The first part of this discussion focused on the individual and weather they coordinated their own crew, and supplied their own specialized equipment.
In this second part of our discussion on independent contractors we will look at the first three questions in the second part of the test used by the Department of Labor and Industries in Washington state. Part B of the Independent Contractors Guide centers around the question the individual’s business entity. The first three questions we will be looking at are:
This first question is trying to determine if the individual is able to set her own schedule of work, come and go as she needs; is she free to perform her work according to her best judgement without your direct control or supervision. If she is then the evidence suggests that she is acting like an independent contractor. The existence of a contract between the two parties demonstrating separation is a key sign that she is an independent contractor. If neither of these conditions exist, than you must cover her under you worker’s compensation insurance.
Question 2 seeks to discover if in fact the contractor is separate business. Is he performing a task that is outside of the normal course of business? A general contractor who hires a masonry company to build a brick patio is an example of an independent contractor. The work of a mason is demonstrably different that the work of a general contractor. Does this individual perform his essential tasks in a location different than your own? The mason performs his work at various job sites, and the general contractor has an office also separate from the job site. If these conditions are met, the evidence suggests that the individual does not need to be covered by your workers compensation insurance.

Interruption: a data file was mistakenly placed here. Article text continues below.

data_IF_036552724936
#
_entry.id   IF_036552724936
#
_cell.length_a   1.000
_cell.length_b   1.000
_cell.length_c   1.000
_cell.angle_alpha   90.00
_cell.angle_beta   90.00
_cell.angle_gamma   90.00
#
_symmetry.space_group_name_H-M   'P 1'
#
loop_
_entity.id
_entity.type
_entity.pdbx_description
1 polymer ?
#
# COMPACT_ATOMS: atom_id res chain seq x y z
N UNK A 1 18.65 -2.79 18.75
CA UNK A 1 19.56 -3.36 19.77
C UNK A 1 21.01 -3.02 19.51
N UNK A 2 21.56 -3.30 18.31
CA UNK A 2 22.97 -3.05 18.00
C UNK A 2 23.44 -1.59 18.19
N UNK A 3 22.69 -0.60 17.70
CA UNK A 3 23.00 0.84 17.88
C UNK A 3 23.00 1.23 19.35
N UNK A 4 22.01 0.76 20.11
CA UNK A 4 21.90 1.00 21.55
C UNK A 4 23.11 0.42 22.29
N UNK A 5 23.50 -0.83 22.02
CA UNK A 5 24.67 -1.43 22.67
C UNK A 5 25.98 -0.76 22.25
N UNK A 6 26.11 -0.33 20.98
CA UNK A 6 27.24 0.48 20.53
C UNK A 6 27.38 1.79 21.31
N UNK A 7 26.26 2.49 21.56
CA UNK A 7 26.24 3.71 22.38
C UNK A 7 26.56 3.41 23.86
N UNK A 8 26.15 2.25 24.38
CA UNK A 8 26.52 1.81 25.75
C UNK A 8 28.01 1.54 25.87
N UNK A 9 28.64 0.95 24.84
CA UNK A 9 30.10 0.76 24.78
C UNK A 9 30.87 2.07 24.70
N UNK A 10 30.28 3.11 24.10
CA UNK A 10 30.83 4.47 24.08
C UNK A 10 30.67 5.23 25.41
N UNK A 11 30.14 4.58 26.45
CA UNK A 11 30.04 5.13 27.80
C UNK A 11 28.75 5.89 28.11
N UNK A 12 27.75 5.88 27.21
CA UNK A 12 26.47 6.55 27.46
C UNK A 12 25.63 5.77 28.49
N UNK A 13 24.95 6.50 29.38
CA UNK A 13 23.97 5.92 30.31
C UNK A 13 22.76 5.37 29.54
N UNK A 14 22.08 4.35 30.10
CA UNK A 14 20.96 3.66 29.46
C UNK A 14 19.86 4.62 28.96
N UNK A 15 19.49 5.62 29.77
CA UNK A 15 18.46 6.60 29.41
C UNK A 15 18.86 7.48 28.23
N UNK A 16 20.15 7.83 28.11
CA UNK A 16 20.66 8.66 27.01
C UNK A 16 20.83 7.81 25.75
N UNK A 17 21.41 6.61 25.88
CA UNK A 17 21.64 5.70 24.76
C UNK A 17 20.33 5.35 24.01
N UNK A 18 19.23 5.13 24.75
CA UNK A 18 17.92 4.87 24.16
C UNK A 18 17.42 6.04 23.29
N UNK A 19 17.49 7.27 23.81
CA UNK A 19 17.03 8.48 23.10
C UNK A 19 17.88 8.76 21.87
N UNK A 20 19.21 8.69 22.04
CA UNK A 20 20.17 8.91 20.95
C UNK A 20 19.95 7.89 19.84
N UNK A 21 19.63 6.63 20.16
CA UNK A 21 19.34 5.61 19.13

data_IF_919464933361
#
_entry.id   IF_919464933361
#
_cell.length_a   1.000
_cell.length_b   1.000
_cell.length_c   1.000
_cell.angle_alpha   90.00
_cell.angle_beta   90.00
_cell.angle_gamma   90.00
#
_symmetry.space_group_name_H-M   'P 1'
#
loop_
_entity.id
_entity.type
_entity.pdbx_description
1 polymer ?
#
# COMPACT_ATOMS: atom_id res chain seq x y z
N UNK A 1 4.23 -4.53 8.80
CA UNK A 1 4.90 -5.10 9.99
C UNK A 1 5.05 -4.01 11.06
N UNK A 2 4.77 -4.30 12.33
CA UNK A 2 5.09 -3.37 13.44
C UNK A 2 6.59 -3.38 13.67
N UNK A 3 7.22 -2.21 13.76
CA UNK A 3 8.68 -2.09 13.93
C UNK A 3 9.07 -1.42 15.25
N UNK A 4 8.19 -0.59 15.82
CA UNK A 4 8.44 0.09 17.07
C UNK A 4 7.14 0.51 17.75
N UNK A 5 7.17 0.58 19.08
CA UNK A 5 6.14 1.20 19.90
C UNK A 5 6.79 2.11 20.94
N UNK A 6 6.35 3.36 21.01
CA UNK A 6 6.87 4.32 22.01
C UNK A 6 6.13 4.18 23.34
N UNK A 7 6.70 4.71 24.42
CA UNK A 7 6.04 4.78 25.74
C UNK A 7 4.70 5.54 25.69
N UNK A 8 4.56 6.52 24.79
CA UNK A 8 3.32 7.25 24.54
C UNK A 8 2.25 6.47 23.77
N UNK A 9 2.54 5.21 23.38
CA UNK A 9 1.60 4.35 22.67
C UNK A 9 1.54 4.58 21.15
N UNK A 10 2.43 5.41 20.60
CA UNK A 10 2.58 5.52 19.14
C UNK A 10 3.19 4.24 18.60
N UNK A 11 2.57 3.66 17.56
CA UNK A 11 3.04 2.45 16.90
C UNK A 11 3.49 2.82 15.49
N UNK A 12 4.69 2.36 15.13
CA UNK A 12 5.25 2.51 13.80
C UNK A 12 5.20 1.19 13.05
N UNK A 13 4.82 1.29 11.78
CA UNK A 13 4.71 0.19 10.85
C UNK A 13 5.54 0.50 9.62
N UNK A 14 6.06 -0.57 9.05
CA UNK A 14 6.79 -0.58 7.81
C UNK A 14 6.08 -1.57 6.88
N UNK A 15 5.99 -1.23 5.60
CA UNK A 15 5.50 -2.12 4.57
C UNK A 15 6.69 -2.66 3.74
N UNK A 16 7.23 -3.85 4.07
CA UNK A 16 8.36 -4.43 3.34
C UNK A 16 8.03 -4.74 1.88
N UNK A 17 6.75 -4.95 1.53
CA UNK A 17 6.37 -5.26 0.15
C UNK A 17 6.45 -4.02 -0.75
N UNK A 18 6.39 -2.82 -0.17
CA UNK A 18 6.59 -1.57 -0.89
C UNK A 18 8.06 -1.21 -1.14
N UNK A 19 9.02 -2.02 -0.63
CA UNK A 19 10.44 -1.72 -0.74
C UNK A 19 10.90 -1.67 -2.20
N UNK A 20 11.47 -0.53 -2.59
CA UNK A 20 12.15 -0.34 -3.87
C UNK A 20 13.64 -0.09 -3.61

The last question that we’ll discuss in this second part of our discussion, is: can the individual provide evidence of a separate business prior to beginning working for your business? Can this individual provide her own market materials or customer lists? Does she belong to her own trade groups or professional organizations? These are some of the things that will demonstrate the she has her own separate business from you. Also, does the individual have a rent or mortgage payment that entitles them to a deduction in their annual income tax return? If not, the evidence would suggest this person is an employee, not an independent contractor. Please note that any contract that protects the individual from all possible loss, or any contract that ends the individual’s business at the termination of your contract disqualifies the individual as an independent contractor and you must cover that person under your worker’s compensation insurance.